Connected out in the fields
Highly automated, interconnected and compact agricultural machines that are flexibly deployed in the field in a swarm: what sounds like the distant future could become reality in just a few years. In the Feldschwarm (field swarm) research project, IAV and ten other partners from industry and science have joined forces to develop just such ideas and bring them to the field.
Robert heads the Feldschwarm research project for IAV, which focuses on highly automated, compact and flexible machine swarms instead of a few large and specialized agricultural machines. Key advantages: Lower vehicle weight protects the soil, the failure of a vehicle can be compensated for more easily, and interchangeable working tools increase machine flexibility. At the same time, the swarms are operational around the clock, and the classic role of the driver is transformed into a system supervisor and manager responsible for the entire network.
«However, thanks to the high level of automation, the machines also contribute towards more resource-efficient and ecological practices in agriculture.»
— Expert in perception and simulation at IAV
“Farmers can use the swarms in a more targeted way – for example, when using sprays or fertilizers,” says Robert. The prerequisite for targeted use is that the agricultural machines not only separate the wheat from the chaff, but also actually recognize and distinguish whether the plants are healthy and the fruit is ripe, or whether objects or people are blocking the way, so that they can draw the right conclusions accordingly.
In the Feldschwarm project, IAV develops and is responsible for intelligent environment perception – the sense of sight for agricultural machinery. The agricultural field poses particular challenges for the engineers. “The classic methods for environment detection and collision avoidance from the automotive sector, such as simply recognizing objects, are not enough,” says Robert. “Environment perception must work so precisely that it can not only recognize but accurately classify a wide variety of objects, objects and plants.” To do this, Robert and his team first categorized objects into three groups: dynamic objects such as vehicles, people and animals; static ones such as utility poles or drainage ditches; and semi-static ones such as straw bales or briefly parked work equipment. Static and semi-static objects can be mapped permanently or briefly in the second step. “The machine can remember the position of the object and move around it without intervention,” Robert says. “It gets difficult with dynamic objects, because they cannot be mapped and can only be reliably classified through intensive training of the environment recognition.”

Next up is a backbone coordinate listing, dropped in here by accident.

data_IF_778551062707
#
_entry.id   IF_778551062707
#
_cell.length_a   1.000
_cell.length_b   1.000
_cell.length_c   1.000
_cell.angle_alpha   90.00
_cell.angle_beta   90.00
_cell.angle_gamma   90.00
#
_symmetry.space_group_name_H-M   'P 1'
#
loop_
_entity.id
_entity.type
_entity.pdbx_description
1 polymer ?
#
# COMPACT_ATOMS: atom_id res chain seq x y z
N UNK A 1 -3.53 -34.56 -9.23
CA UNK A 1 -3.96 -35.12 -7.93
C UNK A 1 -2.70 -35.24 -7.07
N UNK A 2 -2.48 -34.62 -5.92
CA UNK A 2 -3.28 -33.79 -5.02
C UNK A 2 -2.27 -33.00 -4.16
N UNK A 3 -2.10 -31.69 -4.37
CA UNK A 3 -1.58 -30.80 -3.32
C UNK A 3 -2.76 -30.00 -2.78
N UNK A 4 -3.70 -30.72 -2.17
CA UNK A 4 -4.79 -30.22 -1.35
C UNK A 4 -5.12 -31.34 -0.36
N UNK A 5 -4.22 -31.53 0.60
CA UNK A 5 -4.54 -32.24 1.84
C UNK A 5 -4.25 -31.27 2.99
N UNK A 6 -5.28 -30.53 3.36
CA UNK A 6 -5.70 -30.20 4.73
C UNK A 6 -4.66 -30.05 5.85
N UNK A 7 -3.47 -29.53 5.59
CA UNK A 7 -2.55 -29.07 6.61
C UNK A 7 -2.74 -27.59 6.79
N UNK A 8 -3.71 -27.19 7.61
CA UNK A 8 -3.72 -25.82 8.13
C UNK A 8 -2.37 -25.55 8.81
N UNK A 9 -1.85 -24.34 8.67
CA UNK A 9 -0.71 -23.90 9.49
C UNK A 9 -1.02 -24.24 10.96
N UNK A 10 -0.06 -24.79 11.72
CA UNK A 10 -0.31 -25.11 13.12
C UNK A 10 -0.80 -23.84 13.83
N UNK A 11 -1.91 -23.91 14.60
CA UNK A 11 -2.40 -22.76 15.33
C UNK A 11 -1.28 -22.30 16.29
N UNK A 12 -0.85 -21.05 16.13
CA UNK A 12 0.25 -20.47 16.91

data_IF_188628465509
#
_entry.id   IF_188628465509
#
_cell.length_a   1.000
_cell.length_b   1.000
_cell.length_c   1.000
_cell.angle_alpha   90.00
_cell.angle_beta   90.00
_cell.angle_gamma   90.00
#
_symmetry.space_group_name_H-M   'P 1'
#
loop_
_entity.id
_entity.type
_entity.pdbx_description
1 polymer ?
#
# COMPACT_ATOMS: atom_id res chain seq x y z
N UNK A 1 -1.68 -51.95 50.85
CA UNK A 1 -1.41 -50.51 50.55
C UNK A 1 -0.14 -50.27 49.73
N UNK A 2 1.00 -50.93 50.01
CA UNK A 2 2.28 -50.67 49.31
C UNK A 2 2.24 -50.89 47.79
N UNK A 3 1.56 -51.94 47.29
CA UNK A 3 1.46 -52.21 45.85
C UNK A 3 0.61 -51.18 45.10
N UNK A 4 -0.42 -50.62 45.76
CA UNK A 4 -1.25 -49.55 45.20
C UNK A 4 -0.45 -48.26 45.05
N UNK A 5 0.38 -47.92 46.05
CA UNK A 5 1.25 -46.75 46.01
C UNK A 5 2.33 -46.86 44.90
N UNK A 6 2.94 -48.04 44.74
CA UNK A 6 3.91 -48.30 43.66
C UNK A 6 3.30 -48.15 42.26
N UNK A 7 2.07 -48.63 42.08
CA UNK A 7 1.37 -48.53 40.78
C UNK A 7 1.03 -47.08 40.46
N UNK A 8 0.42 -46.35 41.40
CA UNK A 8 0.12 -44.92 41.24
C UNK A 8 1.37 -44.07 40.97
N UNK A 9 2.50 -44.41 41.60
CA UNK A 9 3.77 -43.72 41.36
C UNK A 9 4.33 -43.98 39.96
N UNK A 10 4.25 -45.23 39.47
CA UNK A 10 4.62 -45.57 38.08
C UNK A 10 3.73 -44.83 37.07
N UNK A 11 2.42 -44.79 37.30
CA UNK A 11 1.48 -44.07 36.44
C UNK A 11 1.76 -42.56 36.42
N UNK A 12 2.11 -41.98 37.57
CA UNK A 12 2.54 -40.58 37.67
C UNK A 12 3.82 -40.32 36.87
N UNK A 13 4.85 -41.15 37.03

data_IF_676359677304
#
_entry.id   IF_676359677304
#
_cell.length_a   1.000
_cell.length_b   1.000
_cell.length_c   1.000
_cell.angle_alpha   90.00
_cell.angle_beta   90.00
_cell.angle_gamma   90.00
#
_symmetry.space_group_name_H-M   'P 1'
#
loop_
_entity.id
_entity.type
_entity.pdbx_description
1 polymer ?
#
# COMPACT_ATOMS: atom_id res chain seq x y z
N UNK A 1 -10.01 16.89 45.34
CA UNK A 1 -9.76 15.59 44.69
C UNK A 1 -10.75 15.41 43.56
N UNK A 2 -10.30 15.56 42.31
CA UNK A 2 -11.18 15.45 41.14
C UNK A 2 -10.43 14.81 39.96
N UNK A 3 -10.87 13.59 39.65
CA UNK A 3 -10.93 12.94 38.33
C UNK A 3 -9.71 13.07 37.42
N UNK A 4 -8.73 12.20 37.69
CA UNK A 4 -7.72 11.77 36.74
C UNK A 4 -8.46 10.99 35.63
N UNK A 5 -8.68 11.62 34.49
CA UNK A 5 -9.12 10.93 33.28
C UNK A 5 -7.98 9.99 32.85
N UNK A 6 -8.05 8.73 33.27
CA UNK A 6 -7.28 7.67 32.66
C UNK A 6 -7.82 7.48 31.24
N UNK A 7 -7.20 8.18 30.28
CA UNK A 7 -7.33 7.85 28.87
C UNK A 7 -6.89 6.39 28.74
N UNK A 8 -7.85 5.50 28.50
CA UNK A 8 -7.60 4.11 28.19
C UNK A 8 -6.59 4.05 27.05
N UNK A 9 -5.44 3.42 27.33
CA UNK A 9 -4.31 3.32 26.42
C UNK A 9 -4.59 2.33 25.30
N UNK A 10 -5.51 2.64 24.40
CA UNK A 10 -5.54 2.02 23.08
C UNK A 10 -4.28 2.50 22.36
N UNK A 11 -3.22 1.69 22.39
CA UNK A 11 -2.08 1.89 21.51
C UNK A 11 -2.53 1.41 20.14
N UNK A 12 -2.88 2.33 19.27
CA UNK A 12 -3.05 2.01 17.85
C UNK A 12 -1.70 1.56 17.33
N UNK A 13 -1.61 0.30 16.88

To do this, the IAV experts trained neural networks and fed them image material over and over again to increase the hit rate and the correct assignment of objects by the agricultural machine’s sensors – lidars, radars and cameras. Robert and his team had to break new ground to do this, because in the agricultural sector, unlike for road traffic, there is hardly any freely available training data to date. “In addition to real data sets, we created numerous photorealistic simulation environments, with varying objects, scenes and weather conditions, to automatically generate training data for the networks. This allows us to teach the system what a corn plant is, for example, or what weeds look like, or which objects are trees. With this comprehensive set of virtual and real training data, we have prepared the neural networks for the first field trials in the real environment,” Robert explains.
Those trials are now on the horizon. The test vehicle was set up during the winter months and expanded to include the components and sensors for environment perception. The agricultural technology of the future is moving one step closer.
Feldschwarm® – autonomous field modules for resource-saving resource-conserving agriculture
By July 2020, the seven companies and four research institutes in the Feldschwarm consortium have developed the basic technologies for autonomously operating attachments in agricultural technology. This technological shift in agriculture toward lightweight, flexible, highly automated, electrified equipment systems offers opportunities for central Germany’s agricultural machinery sector to re-establish itself on the global market with high annual sales.
As a joint partner, IAV is responsible for the development of environmental sensor technology and sensor data fusion, taking into account the specific operating conditions of agricultural vehicles. In addition, adapted data maps as well as navigation components for route planning of the entire swarm are to be developed.
Reichhardt Elektronik GmbH, Indikar Individual Karosseriebau GmbH, EIDAM Landtechnik GmbH, BITSz electronics GmbH, ILEAG e.V., Institute for Light Electric Drives and Generators, John Deere ETIC, Fraunhofer Institute for Transportation and Infrastructure Systems, Fraunhofer Institute for Machine Tools and Forming Technology, IAV GmbH, Raussendorf GmbH, TU Dresden